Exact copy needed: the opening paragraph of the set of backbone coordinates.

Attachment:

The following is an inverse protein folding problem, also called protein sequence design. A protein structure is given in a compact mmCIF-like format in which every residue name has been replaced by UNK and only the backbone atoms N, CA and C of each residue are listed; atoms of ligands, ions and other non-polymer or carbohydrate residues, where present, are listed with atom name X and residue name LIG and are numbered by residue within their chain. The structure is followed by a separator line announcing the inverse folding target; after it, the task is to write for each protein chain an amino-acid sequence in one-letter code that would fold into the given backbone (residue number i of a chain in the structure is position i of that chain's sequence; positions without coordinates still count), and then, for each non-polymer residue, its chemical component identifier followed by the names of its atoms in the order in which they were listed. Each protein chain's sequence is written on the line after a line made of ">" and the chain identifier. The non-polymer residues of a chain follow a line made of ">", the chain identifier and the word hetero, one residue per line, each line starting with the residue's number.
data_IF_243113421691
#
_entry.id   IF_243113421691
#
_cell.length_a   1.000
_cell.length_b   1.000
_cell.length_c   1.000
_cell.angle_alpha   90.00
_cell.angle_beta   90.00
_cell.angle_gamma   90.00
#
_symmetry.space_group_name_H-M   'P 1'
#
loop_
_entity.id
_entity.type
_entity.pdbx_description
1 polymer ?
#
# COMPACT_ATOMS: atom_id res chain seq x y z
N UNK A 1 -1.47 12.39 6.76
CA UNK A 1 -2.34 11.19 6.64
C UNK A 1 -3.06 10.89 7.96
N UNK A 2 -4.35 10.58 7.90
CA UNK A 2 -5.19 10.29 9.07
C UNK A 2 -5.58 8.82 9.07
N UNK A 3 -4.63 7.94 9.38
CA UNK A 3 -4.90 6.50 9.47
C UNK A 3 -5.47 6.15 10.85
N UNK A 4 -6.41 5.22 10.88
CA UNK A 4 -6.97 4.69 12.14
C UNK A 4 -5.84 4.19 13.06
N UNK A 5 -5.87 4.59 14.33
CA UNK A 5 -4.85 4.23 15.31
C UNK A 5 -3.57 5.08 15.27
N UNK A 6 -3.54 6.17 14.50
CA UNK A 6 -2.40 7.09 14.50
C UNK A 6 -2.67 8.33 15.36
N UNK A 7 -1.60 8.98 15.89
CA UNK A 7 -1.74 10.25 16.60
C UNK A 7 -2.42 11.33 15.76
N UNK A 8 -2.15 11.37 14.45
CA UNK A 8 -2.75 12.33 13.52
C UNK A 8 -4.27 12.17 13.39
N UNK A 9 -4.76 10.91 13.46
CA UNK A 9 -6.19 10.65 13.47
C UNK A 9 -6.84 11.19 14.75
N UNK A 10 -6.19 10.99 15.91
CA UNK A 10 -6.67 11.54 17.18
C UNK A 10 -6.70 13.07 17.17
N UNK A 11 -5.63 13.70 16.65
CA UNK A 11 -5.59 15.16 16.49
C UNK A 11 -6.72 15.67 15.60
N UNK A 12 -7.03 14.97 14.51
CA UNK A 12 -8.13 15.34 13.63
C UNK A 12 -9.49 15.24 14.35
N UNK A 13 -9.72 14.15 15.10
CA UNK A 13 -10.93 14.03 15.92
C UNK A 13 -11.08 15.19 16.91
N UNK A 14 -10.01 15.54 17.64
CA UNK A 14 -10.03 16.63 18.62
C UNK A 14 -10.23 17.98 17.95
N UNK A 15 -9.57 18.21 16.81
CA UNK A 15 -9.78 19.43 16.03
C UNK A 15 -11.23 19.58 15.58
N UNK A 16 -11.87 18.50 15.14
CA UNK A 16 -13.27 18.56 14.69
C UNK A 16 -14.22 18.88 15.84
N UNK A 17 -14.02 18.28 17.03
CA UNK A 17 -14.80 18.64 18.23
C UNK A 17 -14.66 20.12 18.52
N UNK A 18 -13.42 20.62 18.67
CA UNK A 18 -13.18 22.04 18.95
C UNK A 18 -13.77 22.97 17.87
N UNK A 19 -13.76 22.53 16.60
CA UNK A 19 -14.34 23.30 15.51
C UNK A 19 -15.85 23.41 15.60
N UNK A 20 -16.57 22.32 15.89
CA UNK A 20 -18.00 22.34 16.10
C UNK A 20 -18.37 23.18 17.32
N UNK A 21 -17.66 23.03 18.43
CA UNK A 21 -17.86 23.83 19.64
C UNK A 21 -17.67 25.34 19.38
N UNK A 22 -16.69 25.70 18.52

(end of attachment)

The following is an inverse protein folding problem, also called protein sequence design. A protein structure is given in a compact mmCIF-like format in which every residue name has been replaced by UNK and only the backbone atoms N, CA and C of each residue are listed; atoms of ligands, ions and other non-polymer or carbohydrate residues, where present, are listed with atom name X and residue name LIG and are numbered by residue within their chain. The structure is followed by a separator line announcing the inverse folding target; after it, the task is to write for each protein chain an amino-acid sequence in one-letter code that would fold into the given backbone (residue number i of a chain in the structure is position i of that chain's sequence; positions without coordinates still count), and then, for each non-polymer residue, its chemical component identifier followed by the names of its atoms in the order in which they were listed. Each protein chain's sequence is written on the line after a line made of ">" and the chain identifier. The non-polymer residues of a chain follow a line made of ">", the chain identifier and the word hetero, one residue per line, each line starting with the residue's number.